Deal reached to preserve Ka’u coast

  • This map shows the designated area, in orange, of the 2,317 acres known as Waikapuna located in Kahilipalinui and Kahilipaliiki ahupuaa, Ka‘u Moku on Hawaii that is being preserved. The other colored sections show pending projects. (Courtesy image)
  • Nancietta Haalilio, right, blesses a portion of the Ala Kahakai National Historic Trail in 2016 during a ceremony with the assistance of Analu Silva. (West Hawaii Today file photo)

NAALEHU — The Ka‘u community has been working for decades to protect their beloved 80-mile coast to honor their kupuna and empower future generations to perpetuate their rural, subsistence lifestyle.

The first conservation easement purchased by the county under the PONC program, announced Monday, will ensure that happens.

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“This purchase conserves over 2.3 miles of the Ala Kahakai National Historic Trail or ala loa, the ancient fishing village of Waikapuna, and hundreds of intact pre-contact Native Hawaiian cultural sites,” said Keoni Fox, director, Ala Kahakai Trail Association. “This land holds special meaning for Native Hawaiians as it is the place where noted Hawaiian scholar Mary Kawena Pukui spent her summers as a child, and where she learned the traditions and knowledge that formed the basis of her book, ‘The Polynesian Family System in Ka‘u.’”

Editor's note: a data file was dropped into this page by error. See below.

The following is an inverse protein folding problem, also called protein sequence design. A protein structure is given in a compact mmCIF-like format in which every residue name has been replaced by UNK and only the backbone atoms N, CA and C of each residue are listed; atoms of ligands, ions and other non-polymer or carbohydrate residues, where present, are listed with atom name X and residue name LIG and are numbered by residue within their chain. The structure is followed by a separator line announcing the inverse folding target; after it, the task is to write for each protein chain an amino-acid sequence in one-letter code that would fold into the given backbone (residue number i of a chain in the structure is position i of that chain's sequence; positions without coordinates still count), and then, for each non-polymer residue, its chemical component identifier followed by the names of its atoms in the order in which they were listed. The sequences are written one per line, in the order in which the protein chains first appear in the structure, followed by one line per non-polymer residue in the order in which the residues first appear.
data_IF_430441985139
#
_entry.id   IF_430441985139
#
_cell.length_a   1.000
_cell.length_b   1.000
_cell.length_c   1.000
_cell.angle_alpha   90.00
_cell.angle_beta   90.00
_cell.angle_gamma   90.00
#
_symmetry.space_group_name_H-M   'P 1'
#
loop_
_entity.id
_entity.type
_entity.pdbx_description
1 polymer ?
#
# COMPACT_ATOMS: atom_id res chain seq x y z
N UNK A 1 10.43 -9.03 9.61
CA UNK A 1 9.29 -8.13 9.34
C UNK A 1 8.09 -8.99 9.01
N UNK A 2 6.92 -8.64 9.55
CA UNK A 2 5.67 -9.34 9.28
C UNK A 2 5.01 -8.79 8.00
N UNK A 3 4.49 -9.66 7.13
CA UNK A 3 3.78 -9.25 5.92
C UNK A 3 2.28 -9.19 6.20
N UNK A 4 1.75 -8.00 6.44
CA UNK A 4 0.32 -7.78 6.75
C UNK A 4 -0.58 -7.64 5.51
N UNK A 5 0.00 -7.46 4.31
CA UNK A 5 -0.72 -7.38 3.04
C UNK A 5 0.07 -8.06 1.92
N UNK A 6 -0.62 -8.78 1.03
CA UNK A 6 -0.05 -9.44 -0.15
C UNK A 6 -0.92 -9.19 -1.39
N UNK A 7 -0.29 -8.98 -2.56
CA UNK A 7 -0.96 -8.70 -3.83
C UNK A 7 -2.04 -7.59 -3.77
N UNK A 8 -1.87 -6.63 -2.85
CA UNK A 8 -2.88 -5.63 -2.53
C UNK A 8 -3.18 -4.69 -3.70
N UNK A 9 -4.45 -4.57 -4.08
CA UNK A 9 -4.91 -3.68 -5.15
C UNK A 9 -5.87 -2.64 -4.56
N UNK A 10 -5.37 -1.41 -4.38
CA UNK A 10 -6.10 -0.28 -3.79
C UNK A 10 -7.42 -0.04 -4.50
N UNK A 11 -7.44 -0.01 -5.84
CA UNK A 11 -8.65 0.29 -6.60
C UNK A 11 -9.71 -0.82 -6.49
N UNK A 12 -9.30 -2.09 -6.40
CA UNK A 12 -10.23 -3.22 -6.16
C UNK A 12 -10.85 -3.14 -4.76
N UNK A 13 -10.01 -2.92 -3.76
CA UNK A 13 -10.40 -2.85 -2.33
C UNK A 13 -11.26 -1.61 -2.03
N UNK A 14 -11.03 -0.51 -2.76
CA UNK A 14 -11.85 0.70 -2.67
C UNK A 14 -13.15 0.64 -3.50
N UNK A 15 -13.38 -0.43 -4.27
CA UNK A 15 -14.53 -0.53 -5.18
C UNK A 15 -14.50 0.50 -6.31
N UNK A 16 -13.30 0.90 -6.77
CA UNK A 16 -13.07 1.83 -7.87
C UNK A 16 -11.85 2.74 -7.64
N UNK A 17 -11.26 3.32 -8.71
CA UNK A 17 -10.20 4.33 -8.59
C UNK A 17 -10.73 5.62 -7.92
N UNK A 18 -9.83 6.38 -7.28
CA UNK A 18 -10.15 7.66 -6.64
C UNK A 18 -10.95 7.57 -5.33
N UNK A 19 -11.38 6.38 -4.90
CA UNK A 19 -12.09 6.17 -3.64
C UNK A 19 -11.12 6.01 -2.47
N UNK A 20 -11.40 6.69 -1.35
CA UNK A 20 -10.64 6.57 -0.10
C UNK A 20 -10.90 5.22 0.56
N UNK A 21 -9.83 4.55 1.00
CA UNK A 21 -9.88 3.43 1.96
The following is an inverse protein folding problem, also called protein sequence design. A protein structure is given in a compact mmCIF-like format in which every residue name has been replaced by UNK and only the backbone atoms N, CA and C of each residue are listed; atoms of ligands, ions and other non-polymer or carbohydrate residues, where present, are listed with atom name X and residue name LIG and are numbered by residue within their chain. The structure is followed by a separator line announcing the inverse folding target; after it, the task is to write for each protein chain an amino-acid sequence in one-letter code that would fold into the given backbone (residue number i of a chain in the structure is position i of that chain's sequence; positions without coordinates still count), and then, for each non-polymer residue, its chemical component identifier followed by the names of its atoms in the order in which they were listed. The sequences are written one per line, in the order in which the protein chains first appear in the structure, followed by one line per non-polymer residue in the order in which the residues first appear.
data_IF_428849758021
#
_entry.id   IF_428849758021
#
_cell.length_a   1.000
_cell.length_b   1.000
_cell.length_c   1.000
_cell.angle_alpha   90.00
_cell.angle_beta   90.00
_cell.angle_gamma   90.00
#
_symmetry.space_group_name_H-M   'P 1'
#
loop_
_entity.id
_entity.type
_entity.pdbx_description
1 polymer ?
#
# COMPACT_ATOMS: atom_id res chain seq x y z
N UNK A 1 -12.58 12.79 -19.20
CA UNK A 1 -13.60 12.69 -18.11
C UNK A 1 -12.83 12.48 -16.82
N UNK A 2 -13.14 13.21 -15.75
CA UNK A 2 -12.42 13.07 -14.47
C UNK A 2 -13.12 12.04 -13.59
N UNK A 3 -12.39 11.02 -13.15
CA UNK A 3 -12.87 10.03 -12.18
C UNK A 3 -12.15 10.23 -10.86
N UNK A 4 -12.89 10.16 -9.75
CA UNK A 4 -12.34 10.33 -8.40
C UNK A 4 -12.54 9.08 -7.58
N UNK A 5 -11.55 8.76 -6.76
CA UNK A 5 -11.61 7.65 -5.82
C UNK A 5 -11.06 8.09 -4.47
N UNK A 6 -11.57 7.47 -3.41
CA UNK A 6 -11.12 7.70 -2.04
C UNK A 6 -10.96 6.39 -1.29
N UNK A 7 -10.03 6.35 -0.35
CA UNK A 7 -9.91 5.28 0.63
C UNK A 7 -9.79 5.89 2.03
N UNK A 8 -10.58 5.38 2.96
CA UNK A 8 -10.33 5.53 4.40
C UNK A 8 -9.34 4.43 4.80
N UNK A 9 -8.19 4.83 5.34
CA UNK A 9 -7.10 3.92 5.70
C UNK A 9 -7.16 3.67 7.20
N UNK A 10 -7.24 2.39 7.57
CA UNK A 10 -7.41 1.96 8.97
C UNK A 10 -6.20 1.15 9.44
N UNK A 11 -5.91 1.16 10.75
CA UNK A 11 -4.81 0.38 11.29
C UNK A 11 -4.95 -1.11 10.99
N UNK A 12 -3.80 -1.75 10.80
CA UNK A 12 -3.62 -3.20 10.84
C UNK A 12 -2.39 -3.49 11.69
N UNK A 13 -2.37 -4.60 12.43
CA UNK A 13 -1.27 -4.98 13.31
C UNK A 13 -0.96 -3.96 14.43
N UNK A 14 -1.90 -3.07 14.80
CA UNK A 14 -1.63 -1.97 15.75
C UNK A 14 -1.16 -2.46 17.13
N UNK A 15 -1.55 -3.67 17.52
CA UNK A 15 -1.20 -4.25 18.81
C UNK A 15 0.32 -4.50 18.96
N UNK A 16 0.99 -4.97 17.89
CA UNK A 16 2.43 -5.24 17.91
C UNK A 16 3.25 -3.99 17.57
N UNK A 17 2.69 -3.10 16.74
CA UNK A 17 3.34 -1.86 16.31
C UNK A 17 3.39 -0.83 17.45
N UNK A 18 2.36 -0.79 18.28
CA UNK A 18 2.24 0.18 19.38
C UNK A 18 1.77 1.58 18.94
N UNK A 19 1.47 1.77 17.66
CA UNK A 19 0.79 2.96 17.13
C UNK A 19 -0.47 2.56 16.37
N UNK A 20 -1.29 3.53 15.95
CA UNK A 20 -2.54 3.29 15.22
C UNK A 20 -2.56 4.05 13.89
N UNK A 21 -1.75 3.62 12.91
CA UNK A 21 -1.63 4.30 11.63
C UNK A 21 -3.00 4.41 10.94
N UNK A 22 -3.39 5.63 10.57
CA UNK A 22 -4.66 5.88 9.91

The Ala Kahakai Trail Association, State of Hawaii Department of Land and Natural Resources’ Legacy Land Conservation Program, Ka‘u Mahi LLC, and The Trust Public Land, announced the voluntary sale and acquisition of 2,317 acres known as Waikapuna located in Kahilipalinui and Kahilipaliiki ahupuaa, Ka‘u Moku on Hawaii.

“As the new steward of the land, ATA can preserve both our ancient history and the paniolo heritage of ranching in Ka‘u,” Fox added.

The county’s PONC — Public Access, Open Space, and Natural Resources Preservation — program granted $4 million and the state LLCP granted $2 million to ATA to purchase the land.

It was facilitated by The Trust for Public Land, and is now encumbered by a perpetual conservation easement owned by the county restricting the land to agricultural and cultural preservation uses.

The purchase price for the property was $6 million, with the landowner donating approximately $1.3 million in value.

“We are humbled to have been part of this community effort to conserve these special lands,” stated Byron Levkulich, Board Member, Ka’u Mahi, LLC, the seller of the land.

The Waikapuna purchase is the first among five conservation projects to close, including Kawala (conservation easement only), Manakaa Fishing Village, Kiolakaa, and Kaunamano, which are pending.

All five projects would conserve over 6,000 acres of coastline, cultural sites, and pasture land, and connect over 10 miles of the Ala Kahakai National Historic Trail.

“We look forward to working closely with Ka‘u families to malama this special aina and cultural legacy for future generations,” Fox said.

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PONC funds are used to acquire land or easements for public outdoor recreation and education. The Legacy Land Conservation Program provides grants to community organizations and government agencies that strive to purchase and protect land that shelters exceptional, unique, threatened, and endangered resources.

“We want to thank the landowner Ka’u Mahi, LLC for being patient and working closely with us on this conservation purchase,” said Lea Hong, Hawaiian Islands state director, The Trust for Public Land. “We could not have conserved this agricultural and cultural treasure for the people of Hawaii without the landowner’s generosity and flexibility.”

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